Comment by Seane-Anna — March 17, 2012 @ 3:57 pm - March 17, 2012

  13. I always find it funny, in this debate over the “legality” of gay marriage, that no one points out the obvious: it is the government that is banned from recognizing gay marriages. Gay folks get married, and have been getting married for decades. Gay folks can say “we’re married” all the live long day — there is no penalty or law to stop them. Churches that wish to say “this gay couple is married” may do so. A gay couple may have their families and neighbors recognize and applaud their marriages. The only one under DOMA who is prohibited from “recognizing” this reality is the government — to which we pay taxes. The government can’t stop gay couples saying their married, nor can it prevent churches or clergy from saying gay couples are married; there are no penalties in DOMA against individuals or couples. Gay marriage is not “illegal” nor is gay marriage “prohibited” — nor are gay folks or clergy liable for any action against them for saying they’re married. It’s the government that is enjoined from joining the reality.

    Again, what is outlawed is the Government’s recognition of the reality. Gay couples now seek recognition of our reality by the government to which we pay taxes.

    Comment by Jim Hlavac — March 17, 2012 @ 5:53 pm - March 17, 2012

  14. Jim in #13, pretty much summarizes argument I’ve been making on the blog for nigh on 8 years.

    Comment by B. Daniel Blatt — March 17, 2012 @ 6:12 pm - March 17, 2012

  15. Has the liberal GOP been bailed out by Europe?

    Gay ‘marriage’ not a right, prohibiting gay adoption not ‘discrimination’: European Court

    http://www.lifesitenews.com/news/gay-marriage-not-a-right-prohibiting-gay-adoption-not-discrimination-europe#

    Comment by rjligier — March 17, 2012 @ 8:56 pm - March 17, 2012

  16. Seane-Anna, we all have our own values systems. Mine is based on Judeo-Christian ethics, just like yours is. I suppose you believe yours is more aligned with your religion, and thus, more valid. Fine, whatever. Out of curiosity, I got my World Almanac out a few days ago, just to see how many religions exist in this country. I can’t recall the exact number, but it was at least 200. And even if you count the different sects of a religion only once (for example, there is some 20 different Baptist congregations), it’s still at least 100. Oh, and about 90% of these are Christian religions. Yes, obviously there is a lot in common with their morals and values, but apparently, there are a lot of differences to account for the numerous religions. So I suppose your value system comes from one of these. However, I would be surprised if even within your religion, all adherents see things the same way you do. So while you believe you follow your religion’s moral code, you personally have decided exactly what you believe is right. In other words, you used your God-given brain to decide what is best, what is right, what is just, while others, who are just as devoted as you are, have done so as well, even though their value system may differ from yours.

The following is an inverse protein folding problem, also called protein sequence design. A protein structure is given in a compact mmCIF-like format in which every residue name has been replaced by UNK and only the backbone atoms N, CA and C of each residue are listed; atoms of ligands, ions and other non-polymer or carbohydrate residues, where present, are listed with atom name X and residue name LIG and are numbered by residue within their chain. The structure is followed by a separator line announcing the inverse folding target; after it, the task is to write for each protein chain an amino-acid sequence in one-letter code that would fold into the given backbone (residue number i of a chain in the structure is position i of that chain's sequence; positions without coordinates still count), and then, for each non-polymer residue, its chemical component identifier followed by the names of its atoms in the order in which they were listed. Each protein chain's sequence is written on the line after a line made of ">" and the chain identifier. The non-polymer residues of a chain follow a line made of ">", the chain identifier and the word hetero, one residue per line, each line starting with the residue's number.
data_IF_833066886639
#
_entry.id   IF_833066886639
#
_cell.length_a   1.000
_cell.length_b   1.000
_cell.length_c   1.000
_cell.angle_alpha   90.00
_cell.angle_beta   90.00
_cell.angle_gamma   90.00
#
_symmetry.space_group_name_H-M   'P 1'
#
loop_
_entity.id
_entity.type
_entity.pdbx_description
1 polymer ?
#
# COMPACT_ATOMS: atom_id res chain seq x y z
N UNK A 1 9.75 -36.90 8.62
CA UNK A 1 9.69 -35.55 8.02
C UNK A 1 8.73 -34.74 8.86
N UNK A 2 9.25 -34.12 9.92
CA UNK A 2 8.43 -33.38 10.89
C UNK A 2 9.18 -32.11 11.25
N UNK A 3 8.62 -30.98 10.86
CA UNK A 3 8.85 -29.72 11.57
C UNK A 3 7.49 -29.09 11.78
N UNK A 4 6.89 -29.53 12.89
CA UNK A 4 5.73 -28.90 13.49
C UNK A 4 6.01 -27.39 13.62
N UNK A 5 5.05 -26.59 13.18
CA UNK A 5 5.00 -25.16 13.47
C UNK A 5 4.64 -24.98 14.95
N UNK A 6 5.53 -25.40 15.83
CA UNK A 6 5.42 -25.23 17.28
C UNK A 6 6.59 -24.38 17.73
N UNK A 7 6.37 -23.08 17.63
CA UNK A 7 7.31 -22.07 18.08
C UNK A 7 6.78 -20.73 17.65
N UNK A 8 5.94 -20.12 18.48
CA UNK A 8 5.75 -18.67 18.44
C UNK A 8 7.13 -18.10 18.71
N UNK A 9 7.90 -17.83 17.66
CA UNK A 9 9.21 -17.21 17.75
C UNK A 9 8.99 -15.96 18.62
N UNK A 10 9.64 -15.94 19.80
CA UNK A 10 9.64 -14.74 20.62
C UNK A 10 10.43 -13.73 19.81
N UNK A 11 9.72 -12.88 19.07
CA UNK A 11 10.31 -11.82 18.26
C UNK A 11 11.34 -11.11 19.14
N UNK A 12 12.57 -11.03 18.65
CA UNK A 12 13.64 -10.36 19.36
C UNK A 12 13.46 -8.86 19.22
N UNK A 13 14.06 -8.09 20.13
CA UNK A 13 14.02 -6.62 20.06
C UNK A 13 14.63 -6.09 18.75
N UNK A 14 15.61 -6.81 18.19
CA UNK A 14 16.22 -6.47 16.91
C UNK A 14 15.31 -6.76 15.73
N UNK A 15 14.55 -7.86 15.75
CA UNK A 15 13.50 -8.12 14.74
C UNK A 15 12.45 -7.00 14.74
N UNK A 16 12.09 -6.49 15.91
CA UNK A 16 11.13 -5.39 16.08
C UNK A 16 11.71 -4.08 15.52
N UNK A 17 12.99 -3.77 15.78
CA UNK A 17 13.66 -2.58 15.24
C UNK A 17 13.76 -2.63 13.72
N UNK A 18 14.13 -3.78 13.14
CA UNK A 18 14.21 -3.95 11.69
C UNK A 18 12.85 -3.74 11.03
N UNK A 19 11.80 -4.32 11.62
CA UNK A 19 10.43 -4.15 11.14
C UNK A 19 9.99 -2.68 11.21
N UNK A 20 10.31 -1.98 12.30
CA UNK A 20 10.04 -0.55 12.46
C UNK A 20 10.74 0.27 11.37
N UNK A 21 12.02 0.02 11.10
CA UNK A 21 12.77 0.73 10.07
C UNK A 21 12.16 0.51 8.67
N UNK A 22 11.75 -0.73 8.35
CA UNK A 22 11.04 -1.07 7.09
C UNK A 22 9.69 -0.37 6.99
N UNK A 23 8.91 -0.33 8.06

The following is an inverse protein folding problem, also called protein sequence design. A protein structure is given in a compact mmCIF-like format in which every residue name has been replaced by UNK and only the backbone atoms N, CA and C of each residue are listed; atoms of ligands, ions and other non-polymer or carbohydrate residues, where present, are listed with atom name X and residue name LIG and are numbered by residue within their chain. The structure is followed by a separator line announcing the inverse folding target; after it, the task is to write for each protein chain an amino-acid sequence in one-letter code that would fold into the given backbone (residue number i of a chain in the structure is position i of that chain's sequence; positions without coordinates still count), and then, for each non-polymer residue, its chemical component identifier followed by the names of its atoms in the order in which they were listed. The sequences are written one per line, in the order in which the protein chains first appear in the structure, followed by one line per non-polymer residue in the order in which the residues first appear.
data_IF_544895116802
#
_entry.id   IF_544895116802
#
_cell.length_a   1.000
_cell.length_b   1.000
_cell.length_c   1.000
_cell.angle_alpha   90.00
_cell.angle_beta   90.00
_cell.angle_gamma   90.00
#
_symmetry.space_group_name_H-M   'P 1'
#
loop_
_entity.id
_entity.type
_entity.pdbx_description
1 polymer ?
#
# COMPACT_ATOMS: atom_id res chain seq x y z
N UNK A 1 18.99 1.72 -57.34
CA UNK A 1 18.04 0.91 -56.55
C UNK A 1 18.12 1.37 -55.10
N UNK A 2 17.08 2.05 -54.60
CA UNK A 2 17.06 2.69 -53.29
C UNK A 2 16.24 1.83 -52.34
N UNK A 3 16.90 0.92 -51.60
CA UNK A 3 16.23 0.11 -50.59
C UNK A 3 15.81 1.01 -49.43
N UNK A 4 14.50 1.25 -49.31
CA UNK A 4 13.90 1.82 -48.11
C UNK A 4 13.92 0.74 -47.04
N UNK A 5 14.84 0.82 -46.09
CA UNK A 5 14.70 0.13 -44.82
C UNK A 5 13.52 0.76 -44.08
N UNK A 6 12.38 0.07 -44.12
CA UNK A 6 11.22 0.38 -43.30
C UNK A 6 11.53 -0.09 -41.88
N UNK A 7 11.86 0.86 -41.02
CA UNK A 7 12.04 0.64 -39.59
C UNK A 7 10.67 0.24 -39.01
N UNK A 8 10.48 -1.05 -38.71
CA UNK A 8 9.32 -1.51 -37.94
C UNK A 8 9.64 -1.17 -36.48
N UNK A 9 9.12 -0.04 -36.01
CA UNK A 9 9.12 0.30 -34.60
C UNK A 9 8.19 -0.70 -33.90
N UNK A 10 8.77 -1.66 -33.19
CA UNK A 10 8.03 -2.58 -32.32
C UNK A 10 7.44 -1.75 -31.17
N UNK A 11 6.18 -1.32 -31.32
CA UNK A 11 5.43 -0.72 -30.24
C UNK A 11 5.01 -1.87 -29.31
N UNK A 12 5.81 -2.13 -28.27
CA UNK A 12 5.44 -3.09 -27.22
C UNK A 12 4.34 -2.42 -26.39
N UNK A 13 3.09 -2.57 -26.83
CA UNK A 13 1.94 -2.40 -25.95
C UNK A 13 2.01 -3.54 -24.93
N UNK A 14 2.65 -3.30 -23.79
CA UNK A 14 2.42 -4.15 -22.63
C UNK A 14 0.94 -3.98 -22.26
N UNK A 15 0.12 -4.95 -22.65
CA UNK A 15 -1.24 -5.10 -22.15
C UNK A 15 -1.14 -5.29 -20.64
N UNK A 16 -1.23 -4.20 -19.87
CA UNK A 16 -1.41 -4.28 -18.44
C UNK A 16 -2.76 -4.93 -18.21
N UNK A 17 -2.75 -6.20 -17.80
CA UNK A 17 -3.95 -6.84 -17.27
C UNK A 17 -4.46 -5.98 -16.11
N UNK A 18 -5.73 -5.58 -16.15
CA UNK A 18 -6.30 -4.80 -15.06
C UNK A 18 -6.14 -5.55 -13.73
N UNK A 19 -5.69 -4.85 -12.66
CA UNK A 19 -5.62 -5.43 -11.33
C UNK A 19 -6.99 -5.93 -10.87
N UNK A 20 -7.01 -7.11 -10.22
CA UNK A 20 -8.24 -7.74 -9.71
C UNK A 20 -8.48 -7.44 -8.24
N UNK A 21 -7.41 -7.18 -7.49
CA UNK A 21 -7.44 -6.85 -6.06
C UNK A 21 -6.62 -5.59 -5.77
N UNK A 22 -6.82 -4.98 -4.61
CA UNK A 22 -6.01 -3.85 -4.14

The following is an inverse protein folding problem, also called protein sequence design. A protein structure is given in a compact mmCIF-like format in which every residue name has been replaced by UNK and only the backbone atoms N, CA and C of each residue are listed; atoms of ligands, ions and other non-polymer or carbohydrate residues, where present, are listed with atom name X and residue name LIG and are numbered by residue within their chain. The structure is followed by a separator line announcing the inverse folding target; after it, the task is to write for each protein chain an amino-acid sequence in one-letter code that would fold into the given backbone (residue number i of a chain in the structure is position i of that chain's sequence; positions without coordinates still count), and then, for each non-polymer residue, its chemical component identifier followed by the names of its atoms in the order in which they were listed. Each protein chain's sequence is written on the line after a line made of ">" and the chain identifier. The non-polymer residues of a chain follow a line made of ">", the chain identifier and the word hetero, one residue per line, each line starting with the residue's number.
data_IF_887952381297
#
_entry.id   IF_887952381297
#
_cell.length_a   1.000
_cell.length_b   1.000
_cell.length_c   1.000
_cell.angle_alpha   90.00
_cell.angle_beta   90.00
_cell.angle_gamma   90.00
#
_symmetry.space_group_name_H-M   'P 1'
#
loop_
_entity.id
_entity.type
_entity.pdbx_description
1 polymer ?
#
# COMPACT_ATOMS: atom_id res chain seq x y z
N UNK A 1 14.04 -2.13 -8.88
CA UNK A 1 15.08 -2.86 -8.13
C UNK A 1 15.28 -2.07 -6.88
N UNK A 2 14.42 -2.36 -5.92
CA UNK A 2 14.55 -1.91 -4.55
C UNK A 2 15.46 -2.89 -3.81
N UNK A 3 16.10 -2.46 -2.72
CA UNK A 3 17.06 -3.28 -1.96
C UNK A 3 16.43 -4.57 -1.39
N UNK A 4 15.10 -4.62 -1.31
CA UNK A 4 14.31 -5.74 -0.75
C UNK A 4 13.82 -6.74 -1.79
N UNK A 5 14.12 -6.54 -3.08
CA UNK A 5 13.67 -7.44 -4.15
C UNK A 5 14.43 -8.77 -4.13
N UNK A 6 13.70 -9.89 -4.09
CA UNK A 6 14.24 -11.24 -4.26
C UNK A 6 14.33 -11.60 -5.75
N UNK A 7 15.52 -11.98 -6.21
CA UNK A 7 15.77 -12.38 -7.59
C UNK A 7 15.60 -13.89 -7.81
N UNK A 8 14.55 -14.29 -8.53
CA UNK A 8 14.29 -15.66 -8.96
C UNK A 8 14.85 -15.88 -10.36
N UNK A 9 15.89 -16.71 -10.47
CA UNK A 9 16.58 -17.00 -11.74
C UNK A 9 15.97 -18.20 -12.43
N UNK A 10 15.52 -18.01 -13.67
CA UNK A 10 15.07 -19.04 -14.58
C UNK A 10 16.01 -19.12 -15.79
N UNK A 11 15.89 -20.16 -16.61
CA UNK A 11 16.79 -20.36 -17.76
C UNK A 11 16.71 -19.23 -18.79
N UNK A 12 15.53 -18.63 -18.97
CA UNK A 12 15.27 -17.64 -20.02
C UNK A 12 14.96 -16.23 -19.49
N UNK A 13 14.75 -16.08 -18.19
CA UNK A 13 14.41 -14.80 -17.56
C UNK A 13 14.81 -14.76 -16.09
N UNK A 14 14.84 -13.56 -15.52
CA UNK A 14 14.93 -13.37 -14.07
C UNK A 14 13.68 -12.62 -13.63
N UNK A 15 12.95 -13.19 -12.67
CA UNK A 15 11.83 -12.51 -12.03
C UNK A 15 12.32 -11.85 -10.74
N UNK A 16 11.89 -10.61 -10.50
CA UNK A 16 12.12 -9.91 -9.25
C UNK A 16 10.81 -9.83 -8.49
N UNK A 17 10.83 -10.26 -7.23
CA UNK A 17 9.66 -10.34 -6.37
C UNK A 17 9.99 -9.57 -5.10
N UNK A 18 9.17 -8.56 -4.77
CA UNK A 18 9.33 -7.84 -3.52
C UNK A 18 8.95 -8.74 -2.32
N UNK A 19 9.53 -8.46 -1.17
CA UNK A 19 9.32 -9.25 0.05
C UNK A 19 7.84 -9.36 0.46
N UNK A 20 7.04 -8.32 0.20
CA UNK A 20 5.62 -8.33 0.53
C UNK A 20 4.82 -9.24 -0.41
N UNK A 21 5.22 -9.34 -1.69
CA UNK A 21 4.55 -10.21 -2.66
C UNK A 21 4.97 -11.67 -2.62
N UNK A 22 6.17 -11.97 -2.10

I know this is uncomfortable for people to admit, but morality hasn’t stayed constant during the past 5000 years. When I see people argue that, somehow, morality really has stayed constant, I almost feel like I’m reading 1984 again. Eating cheeseburgers used to be an abomination, but isn’t, at least for Christians. Slavery is not considered okay anymore. So what about homosexuality? There has been a clear change of attitude. In fact, you stated that you treat homosexual persons with love and kindness, and I believe that you indicated you have friends or acquaintances that are openly gay. This was not the case as recently as 50 years ago. Homosexual persons were treated with disdain at best, and there was still enforcement of anti-sodomy laws. If that’s love and kindness, I wouldn’t want to see what you consider hate.

    So, how should society treat homosexuals. Should we go back to the days of criminalizing sodomy? Or should we accept that morality regarding homosexuality has changed? Or do you have (what I believe is) the inconsistent position of saying no to both questions? If you do not believe homosexuality should be criminalized, should we encourage promiscuity or stable relationships?

    As to your questioning my principles, let’s look at it this way. It works both ways. First, I assume you are straight. As such, you, like any other straight person are able to stand on the shoulders of our ancestors who have challenged and changed the “traditions” of marriage to allow you to marry a person of a different race, different religion, different socio-economic class, to not accept an arranged marriage, etc. So, basically, unless you have an attraction to underaged individuals or close family members, you can marry any person you want. So, perhaps that’s what determined your moral code, and your claim that it is something more than that is just a ruse. Or you can at least consider that my moral code is no more than a convenience than yours is. Your choice. The fact that I believe homosexuality is no more immoral than heterosexual has increased precedence today.

    Further, my partner is the same race as me, the same socioeconomic class as me, and the same gender as me. But despite your perception of lack of principles on my part, I still support marriage for persons of different races, different socioeconomic classes, and different genders. So I don’t see how this makes me more narcissistic than you.